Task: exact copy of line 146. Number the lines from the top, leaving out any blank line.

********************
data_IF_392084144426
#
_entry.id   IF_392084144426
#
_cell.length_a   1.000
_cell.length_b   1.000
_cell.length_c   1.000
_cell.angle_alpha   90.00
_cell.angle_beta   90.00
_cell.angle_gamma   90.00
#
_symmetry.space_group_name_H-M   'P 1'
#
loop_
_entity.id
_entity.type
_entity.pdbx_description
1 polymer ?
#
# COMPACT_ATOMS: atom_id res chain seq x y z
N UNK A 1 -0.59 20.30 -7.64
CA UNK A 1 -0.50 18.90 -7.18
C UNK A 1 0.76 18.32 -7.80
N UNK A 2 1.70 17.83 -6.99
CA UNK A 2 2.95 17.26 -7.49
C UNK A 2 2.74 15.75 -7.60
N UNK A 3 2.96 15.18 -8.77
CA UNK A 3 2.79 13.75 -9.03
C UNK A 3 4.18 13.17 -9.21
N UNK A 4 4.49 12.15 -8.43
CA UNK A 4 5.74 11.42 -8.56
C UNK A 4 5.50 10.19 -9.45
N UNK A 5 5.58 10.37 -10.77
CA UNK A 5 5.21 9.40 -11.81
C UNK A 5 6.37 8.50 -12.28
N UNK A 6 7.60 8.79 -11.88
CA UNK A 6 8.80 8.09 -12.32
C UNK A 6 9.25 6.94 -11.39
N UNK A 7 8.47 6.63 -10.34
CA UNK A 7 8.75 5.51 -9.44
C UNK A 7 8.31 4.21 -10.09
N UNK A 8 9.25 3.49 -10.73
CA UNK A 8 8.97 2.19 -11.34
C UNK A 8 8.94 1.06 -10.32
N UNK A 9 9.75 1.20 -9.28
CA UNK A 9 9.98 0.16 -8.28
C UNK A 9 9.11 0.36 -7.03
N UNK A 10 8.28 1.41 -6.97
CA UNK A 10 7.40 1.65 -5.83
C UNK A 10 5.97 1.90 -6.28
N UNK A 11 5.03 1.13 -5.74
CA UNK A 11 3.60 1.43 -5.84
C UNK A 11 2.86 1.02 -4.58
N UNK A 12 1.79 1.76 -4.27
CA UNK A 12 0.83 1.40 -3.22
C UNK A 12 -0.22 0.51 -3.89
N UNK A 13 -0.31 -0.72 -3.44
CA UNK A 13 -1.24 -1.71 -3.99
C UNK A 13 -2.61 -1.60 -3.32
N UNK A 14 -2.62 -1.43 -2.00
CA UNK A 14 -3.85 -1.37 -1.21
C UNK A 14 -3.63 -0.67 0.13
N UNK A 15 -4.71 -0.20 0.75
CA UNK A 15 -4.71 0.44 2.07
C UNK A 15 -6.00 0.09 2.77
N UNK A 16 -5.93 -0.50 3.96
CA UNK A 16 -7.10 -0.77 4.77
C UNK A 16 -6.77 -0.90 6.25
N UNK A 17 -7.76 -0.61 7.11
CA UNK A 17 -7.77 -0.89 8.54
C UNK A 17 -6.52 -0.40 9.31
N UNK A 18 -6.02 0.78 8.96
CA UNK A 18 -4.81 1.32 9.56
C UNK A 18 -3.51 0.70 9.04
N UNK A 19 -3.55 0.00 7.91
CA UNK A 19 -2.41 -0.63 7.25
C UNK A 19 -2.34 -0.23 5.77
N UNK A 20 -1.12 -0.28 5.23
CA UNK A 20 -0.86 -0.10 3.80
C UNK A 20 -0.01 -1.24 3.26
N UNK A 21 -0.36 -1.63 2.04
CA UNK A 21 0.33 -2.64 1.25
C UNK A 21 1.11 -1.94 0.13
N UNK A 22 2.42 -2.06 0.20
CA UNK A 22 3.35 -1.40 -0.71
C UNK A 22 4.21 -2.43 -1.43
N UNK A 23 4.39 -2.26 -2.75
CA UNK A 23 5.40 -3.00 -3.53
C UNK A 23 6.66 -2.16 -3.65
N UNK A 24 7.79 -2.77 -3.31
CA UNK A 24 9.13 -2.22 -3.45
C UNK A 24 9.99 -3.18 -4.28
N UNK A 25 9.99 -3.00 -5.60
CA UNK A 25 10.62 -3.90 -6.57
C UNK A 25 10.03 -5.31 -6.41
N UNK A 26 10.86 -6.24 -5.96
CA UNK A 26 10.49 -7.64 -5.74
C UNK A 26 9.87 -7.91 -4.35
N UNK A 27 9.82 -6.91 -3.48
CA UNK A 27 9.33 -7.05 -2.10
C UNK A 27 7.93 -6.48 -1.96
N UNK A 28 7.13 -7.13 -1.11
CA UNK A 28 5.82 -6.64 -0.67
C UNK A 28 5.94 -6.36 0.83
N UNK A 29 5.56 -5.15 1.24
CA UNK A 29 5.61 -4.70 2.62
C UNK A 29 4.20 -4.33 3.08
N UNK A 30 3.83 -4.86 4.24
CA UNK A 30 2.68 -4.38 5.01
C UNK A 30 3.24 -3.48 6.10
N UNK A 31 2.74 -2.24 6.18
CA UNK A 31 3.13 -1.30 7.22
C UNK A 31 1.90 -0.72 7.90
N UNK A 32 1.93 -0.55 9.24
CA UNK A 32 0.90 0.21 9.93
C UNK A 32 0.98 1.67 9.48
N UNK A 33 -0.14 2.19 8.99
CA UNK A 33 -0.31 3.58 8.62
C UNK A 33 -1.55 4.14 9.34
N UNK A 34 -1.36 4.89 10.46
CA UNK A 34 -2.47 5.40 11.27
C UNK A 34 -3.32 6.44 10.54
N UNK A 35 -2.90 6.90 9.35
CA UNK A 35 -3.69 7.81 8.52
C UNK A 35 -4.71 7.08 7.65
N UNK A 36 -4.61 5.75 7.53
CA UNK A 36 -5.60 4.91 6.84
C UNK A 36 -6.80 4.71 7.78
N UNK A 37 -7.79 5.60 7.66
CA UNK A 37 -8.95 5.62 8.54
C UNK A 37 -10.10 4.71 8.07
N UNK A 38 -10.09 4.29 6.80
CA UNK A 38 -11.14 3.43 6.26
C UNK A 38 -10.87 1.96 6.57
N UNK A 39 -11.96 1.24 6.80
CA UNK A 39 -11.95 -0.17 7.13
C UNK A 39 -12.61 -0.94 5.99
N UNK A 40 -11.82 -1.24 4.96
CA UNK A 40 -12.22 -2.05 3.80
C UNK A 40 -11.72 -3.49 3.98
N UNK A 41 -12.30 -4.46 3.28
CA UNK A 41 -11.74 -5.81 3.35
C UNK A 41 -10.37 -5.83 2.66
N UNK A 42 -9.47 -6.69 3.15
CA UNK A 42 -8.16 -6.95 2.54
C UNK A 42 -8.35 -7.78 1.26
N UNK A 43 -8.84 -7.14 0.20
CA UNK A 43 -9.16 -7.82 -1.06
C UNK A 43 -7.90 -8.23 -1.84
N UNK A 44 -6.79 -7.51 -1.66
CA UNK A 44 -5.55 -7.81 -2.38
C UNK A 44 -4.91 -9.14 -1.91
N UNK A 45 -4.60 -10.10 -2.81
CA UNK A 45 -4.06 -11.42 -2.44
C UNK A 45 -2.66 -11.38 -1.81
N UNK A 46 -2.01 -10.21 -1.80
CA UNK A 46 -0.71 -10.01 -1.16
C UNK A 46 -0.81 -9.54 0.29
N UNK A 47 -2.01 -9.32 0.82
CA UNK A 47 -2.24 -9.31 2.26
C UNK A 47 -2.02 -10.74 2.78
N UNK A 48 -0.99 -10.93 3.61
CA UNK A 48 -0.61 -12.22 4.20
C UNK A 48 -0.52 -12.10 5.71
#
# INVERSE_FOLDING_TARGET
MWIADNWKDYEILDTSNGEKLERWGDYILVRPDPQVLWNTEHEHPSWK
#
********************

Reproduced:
C UNK A 42 -8.35 -7.78 1.26